Women's Poetry and Religion in Victorian England: Jewish Identity and Christian Culture

By Cynthia Scheinberg | Go to book overview

CHAPTER 5
“Judaism rightly reverenced”: Grace Aguilar's
theological poetics

INTRODUCTION: FROM “PECULIAR” TO “ELOQUENT”:
POETRY AS THEOLOGICAL STRATEGY

A lady, and that too young a lady, whatever the advantages of quick perception conceded to her sex, is, by the iron rule of custom, limited to fewer opportunities of acquiring that information and experience, which might restrict a too apt disposition to generalize from few facts. The notions which many form of Talmudic study, or of traditional doctrine, are founded not on what they sift from them, but on what they are told concerning them. The book before us bears evident traces of the peculiar readings of its fair writer, not designedly or even avoidably peculiar, so far as she is concerned… We will now turntothe more agreeable task of pointing out the many beauties that the work contains. Miss Aguilar is a poet, and of no mean grade… and wherever she quits the province of schoolmen and pours forth her own pious sentiments of the heart's duties, and the soul's destiny, she is fervid, eloquent and truthful. (Review of Grace Aguilar's The Spirit of Judaism). 1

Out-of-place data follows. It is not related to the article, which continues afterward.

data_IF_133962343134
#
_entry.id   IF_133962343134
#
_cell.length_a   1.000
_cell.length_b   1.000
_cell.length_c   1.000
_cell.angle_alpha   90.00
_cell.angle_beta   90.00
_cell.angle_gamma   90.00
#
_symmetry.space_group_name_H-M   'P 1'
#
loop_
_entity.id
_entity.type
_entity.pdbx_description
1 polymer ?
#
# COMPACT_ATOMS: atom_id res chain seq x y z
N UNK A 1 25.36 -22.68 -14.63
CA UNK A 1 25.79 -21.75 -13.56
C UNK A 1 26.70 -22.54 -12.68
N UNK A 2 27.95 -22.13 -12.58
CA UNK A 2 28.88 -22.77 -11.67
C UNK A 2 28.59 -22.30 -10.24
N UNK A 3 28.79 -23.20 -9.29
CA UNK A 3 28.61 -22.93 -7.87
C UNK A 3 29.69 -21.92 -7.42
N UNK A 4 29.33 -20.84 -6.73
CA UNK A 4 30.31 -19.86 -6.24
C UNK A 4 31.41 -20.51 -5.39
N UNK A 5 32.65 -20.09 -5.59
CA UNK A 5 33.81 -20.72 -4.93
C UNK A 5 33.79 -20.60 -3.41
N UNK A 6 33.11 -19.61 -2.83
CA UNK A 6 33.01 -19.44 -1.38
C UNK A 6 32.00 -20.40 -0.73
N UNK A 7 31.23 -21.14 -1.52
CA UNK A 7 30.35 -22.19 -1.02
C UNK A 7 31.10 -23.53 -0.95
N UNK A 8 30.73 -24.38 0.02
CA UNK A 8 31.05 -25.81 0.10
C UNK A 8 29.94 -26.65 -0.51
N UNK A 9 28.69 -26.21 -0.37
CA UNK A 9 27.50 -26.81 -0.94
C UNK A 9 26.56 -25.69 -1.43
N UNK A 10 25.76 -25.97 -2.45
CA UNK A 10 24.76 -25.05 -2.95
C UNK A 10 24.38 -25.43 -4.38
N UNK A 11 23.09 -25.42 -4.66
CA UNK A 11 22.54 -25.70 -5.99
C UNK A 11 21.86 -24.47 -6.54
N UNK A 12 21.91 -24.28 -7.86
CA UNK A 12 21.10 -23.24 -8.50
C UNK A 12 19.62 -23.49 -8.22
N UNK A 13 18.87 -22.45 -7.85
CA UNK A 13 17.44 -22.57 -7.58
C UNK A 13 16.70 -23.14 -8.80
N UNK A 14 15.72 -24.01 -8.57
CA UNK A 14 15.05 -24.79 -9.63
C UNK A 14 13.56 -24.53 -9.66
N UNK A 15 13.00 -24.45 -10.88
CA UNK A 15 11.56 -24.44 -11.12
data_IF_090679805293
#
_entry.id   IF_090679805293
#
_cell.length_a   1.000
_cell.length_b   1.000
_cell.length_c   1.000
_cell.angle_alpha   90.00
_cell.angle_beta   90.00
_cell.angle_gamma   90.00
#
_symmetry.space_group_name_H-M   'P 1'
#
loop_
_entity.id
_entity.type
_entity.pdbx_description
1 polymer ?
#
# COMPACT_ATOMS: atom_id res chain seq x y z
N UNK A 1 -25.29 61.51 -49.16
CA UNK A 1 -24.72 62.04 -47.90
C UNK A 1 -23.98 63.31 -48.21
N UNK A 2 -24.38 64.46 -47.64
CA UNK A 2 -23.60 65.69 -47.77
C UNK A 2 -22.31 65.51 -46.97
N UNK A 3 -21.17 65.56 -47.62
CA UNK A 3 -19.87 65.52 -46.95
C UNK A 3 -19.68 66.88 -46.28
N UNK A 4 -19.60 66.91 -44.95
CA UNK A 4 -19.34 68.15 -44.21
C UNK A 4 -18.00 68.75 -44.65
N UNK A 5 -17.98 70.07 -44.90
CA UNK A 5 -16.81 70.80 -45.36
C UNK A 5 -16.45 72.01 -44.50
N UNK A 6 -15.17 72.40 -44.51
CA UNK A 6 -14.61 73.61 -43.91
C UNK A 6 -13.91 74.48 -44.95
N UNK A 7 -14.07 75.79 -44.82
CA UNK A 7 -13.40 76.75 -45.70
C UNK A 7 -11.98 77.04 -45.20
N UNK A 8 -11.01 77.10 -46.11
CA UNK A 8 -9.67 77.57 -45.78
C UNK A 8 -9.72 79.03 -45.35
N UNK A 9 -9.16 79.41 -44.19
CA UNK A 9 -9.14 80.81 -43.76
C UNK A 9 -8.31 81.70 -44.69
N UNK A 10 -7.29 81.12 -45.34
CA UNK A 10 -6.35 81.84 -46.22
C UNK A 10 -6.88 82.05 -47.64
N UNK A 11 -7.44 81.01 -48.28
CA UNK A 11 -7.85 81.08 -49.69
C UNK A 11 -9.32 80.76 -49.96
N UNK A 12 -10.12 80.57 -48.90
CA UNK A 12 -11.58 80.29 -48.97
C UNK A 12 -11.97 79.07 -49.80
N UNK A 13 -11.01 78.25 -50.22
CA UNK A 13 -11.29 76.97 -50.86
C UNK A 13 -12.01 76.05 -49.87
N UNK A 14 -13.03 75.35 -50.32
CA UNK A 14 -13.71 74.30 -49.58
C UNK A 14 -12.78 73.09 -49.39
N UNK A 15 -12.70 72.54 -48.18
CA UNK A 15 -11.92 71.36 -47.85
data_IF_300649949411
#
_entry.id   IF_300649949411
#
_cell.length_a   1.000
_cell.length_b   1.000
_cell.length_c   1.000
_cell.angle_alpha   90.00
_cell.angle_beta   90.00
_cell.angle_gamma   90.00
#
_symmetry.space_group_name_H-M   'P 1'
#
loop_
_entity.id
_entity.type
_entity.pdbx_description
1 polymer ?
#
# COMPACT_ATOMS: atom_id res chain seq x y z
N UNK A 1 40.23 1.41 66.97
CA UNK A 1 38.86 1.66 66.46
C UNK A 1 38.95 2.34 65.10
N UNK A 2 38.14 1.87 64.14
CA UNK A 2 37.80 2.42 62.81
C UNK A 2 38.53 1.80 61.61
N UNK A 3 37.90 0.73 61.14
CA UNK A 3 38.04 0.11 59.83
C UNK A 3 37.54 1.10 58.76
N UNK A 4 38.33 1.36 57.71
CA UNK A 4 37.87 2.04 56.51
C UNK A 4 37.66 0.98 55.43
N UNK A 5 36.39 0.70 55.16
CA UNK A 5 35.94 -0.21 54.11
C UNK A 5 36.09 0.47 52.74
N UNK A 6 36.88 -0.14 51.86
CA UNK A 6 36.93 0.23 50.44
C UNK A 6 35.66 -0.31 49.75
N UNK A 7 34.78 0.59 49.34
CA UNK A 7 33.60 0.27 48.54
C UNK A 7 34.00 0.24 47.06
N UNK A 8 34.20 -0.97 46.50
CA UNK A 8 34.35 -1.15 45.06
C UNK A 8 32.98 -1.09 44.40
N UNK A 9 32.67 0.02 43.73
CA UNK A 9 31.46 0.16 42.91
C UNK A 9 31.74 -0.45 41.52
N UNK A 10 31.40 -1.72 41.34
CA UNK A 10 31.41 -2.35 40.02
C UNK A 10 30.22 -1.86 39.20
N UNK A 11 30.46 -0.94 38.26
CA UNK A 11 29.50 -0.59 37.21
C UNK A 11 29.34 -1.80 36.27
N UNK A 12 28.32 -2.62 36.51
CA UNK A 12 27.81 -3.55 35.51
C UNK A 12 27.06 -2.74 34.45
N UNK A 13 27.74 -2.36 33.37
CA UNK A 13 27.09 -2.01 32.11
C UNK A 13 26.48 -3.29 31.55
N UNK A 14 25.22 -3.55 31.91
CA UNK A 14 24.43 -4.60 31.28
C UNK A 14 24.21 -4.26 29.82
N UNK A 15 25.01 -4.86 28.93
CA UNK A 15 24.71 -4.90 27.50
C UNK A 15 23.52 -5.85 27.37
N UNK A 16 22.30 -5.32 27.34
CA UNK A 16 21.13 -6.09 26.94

We want Jewish writers, Jewish books… There is none now, and the fault is our own! We make no effort to enlighten our neighbors as to the true spirit of the hope that is in us, though no struggle is too great to obtain a proper position and estimation in the Christian world. I am writing warmly, bitterly, perhaps you will say, though I hope not; but the subject ever makes my heart beat, and my temples throb, with the vain yearnings to perceive the true spirit of Hebrew patriotism awakening in our people – that they would but feel; it is not enough to make the Jew respected, but to have JUDAISM rightly reverenced: and to do this, there must be a JEWISH LITERATURE, or the Jewish people will not advance one step. (Grace Aguilar, The Jewish Faith, 264–5)

It would not be an exaggeration to say that Grace Aguilar (1816–47) was the most important Jewish woman writer in nineteenth-century England. Her prolific publishing history – all before her premature death at age thirty-one – included works of liturgy, theological prose, Jewish history, historical novels, domestic moral tales, short stories, and poetry. Yet Aguilar has remained virtually unexamined in recent feminist literary

-146-

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